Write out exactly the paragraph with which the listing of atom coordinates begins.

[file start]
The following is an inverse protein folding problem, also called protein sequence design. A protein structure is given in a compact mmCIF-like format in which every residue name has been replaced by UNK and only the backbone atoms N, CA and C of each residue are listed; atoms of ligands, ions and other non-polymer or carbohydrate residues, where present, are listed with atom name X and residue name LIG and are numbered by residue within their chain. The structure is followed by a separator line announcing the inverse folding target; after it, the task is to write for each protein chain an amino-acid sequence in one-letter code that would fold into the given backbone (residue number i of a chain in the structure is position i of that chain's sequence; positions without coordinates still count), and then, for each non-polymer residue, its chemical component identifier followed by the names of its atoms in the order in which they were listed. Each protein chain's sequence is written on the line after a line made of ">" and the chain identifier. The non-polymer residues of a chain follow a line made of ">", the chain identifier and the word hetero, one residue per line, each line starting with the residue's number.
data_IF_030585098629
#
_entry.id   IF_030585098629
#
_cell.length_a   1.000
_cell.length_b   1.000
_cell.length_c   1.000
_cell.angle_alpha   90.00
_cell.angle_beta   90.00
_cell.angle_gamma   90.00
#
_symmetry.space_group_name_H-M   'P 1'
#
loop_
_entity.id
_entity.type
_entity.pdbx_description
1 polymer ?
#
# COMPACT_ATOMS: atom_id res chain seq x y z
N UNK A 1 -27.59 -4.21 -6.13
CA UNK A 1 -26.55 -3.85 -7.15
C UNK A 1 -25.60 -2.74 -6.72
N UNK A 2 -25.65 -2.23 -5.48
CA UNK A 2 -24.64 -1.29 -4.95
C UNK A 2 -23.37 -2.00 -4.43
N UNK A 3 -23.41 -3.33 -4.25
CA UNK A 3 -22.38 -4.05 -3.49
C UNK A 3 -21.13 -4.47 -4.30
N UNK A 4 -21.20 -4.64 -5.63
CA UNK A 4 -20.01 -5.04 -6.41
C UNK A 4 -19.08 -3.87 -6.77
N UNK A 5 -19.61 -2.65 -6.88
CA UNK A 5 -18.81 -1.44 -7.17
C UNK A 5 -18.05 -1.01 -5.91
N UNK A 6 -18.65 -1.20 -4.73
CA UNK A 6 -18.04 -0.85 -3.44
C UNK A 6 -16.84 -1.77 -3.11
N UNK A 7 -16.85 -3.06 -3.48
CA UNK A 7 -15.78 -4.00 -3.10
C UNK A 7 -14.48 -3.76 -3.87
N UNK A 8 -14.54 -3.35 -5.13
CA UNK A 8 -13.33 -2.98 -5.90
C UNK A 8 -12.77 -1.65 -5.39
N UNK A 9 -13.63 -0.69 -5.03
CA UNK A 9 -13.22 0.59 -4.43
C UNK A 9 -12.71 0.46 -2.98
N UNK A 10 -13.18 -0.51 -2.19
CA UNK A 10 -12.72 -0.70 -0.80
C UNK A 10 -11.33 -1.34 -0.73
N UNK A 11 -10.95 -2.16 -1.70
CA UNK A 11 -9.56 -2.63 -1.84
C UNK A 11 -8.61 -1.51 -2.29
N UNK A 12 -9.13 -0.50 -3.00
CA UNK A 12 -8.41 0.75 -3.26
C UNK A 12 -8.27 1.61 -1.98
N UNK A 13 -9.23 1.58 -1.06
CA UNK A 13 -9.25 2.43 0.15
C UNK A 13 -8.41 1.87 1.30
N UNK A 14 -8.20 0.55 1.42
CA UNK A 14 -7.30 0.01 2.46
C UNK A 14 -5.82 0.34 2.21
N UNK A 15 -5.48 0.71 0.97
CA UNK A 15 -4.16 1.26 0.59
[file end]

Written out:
The following is an inverse protein folding problem, also called protein sequence design. A protein structure is given in a compact mmCIF-like format in which every residue name has been replaced by UNK and only the backbone atoms N, CA and C of each residue are listed; atoms of ligands, ions and other non-polymer or carbohydrate residues, where present, are listed with atom name X and residue name LIG and are numbered by residue within their chain. The structure is followed by a separator line announcing the inverse folding target; after it, the task is to write for each protein chain an amino-acid sequence in one-letter code that would fold into the given backbone (residue number i of a chain in the structure is position i of that chain's sequence; positions without coordinates still count), and then, for each non-polymer residue, its chemical component identifier followed by the names of its atoms in the order in which they were listed. Each protein chain's sequence is written on the line after a line made of ">" and the chain identifier. The non-polymer residues of a chain follow a line made of ">", the chain identifier and the word hetero, one residue per line, each line starting with the residue's number.